Display At Your Own Risk: An Experimental Exhibition of Digital Cultural Heritage
376 Pages Posted: 21 Feb 2020
Date Written: April 2016
Display At Your Own Risk (DAYOR) is a research-led exhibition experiment featuring digital surrogates of public domain works of art produced by cultural heritage institutions of international repute. The project includes a Gallery Exhibition as well as an open source version of that exhibition intended for public use (available at http://displayatyourownrisk.org).
The works featured in the exhibition were curated from the online collections of internationally renowned cultural institutions. The digital surrogate made available on the institution’s website was printed to the original dimensions of the underlying object. As most institutions claim copyright over the photographs they take of works in their collection, the institutions themselves were credited as the author and/or copyright owner of these digital surrogates where appropriate. Information about how the institution licenses the use of these surrogates – including information about pricing where relevant – was also included within the exhibition. The publication provides a range of perspectives on the various issues explored by the exhibition. These include, for example: the property status of digital surrogates; open access norms and digital collections; copyright exceptions across borders; and, the relevance of risk-based approaches to copyright compliance for both cultural institutions and the general public.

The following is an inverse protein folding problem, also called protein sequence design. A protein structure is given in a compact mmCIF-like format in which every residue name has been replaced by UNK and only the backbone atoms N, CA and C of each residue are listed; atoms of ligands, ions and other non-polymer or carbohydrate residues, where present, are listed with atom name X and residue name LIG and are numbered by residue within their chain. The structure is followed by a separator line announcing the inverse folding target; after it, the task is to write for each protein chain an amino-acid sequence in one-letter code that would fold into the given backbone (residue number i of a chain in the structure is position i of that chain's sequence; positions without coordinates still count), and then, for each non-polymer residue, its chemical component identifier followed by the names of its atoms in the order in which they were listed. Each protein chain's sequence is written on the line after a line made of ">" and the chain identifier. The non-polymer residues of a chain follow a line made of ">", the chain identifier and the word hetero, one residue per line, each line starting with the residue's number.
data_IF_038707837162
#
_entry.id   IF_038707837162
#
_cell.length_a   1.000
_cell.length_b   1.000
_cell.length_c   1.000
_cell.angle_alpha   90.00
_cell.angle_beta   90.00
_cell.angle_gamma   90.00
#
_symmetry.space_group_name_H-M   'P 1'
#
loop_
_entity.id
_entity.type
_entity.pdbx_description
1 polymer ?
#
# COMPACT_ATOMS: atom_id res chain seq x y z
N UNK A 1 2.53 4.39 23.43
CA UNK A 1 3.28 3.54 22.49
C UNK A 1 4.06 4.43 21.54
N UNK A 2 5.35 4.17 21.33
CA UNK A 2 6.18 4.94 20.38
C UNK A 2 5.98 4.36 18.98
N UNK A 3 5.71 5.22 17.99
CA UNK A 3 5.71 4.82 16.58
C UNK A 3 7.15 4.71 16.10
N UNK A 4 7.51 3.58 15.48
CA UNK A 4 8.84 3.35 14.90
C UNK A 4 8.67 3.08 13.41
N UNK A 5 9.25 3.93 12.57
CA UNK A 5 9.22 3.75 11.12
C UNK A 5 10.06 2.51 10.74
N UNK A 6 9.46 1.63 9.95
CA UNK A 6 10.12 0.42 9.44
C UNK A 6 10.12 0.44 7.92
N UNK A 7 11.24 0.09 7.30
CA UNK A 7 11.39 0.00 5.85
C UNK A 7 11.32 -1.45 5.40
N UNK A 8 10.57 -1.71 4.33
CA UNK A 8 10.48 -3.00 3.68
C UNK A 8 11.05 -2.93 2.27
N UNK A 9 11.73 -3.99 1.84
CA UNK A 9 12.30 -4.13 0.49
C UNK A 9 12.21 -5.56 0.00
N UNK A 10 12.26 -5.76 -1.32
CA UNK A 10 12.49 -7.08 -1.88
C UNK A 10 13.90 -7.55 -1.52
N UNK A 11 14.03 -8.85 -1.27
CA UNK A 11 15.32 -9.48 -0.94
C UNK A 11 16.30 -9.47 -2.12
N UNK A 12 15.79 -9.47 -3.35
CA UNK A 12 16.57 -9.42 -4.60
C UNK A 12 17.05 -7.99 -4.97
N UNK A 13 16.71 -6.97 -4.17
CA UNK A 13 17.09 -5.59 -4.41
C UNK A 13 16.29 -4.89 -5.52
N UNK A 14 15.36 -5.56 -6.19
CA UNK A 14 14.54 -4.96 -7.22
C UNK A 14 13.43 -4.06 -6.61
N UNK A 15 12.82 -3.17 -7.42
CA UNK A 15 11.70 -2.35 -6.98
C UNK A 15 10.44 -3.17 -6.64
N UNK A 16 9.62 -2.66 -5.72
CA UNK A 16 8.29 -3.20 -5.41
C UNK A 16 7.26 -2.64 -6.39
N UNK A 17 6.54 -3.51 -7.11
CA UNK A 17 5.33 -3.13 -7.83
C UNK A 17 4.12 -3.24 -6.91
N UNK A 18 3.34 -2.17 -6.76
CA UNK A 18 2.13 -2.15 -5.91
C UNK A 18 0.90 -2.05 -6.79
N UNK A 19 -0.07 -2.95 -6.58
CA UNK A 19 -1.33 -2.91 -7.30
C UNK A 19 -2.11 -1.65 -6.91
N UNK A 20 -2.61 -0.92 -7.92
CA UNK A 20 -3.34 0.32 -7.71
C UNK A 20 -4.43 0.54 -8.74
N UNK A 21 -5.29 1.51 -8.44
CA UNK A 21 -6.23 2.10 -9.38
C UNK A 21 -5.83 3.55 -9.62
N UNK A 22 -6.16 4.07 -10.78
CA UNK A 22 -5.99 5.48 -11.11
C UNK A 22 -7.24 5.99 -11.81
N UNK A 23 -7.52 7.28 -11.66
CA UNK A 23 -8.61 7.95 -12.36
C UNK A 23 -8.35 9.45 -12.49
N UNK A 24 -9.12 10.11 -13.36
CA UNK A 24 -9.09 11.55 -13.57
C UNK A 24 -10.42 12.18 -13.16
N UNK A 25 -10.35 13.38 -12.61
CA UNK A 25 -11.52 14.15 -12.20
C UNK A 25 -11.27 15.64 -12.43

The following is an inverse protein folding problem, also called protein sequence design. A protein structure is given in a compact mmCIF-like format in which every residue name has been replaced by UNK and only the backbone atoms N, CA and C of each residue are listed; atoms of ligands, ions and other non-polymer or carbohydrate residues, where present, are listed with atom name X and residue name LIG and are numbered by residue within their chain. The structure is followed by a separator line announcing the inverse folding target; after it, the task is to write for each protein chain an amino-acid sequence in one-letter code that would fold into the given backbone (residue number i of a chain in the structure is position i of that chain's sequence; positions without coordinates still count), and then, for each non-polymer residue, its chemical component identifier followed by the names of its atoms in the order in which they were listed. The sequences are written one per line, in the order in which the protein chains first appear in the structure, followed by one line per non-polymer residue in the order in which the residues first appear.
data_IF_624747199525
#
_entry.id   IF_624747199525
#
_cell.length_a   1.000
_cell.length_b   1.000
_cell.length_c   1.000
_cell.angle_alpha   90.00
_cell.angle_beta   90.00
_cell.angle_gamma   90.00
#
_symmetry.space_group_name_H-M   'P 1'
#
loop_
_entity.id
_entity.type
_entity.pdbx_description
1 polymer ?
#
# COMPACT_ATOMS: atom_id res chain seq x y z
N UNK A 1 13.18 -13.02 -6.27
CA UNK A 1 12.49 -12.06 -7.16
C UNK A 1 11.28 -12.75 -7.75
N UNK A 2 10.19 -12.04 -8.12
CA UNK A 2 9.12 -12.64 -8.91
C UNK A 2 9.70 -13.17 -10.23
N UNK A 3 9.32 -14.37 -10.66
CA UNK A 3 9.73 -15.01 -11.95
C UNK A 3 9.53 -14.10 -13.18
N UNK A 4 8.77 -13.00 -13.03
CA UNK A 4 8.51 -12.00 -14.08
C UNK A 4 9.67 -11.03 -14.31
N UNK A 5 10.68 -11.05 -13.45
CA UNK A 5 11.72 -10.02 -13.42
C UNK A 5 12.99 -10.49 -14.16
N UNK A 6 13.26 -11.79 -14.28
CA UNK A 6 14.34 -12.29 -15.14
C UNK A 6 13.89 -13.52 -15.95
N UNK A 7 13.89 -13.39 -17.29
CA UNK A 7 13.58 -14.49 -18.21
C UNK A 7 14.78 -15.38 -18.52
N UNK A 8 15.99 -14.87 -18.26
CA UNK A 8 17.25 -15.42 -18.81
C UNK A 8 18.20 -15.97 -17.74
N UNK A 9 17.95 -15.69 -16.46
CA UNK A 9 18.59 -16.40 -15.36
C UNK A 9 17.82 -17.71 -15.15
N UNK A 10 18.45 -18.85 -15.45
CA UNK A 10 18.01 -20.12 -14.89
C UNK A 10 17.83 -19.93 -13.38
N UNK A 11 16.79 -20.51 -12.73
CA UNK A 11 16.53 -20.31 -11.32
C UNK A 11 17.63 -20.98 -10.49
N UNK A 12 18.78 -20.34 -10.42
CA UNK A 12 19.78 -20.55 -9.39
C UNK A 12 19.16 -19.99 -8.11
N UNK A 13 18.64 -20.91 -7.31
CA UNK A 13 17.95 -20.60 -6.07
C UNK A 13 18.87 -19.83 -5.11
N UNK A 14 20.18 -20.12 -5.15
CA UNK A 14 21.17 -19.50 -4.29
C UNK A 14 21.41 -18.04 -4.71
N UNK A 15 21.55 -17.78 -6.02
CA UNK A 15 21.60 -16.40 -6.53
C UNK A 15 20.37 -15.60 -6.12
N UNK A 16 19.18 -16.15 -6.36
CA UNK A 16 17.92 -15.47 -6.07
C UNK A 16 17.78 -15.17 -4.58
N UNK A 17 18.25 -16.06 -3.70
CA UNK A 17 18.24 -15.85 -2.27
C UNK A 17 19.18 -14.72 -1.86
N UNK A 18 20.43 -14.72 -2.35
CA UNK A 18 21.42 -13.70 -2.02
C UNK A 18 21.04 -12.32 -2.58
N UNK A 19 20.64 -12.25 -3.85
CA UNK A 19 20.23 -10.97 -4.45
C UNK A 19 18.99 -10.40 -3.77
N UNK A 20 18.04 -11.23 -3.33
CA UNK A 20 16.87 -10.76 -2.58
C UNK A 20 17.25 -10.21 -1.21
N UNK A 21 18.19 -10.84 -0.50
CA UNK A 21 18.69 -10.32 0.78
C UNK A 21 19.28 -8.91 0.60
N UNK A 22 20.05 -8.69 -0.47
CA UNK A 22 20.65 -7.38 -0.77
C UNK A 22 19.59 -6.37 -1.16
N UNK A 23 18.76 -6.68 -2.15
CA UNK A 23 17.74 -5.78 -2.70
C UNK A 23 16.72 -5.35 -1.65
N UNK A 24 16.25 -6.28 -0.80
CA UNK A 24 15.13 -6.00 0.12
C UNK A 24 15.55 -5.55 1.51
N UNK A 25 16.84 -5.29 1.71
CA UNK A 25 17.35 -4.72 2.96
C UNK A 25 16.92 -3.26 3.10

The exhibition is guided by a number of concerns. By printing the digital surrogate to the work’s original dimensions, it invites reflection on the nature and quality of the reproductions that institutions make available online in place of the material object within their care. It considers the meaning of concepts such as access, transparency and user engagement in an age where digital collections are becoming increasingly relevant. And it explores tensions inherent in the ownership and use of cultural heritage, as well as the validity of the authorial claims that institutions assert over these digital surrogates – surrogates that are often viewed as new and independent assets.
Keywords: Intellectual Property, Copyright, Open Access, Public Domain, Open GLAM, Cultural Heritage Law, Art Law, Digital Cultural Heritage
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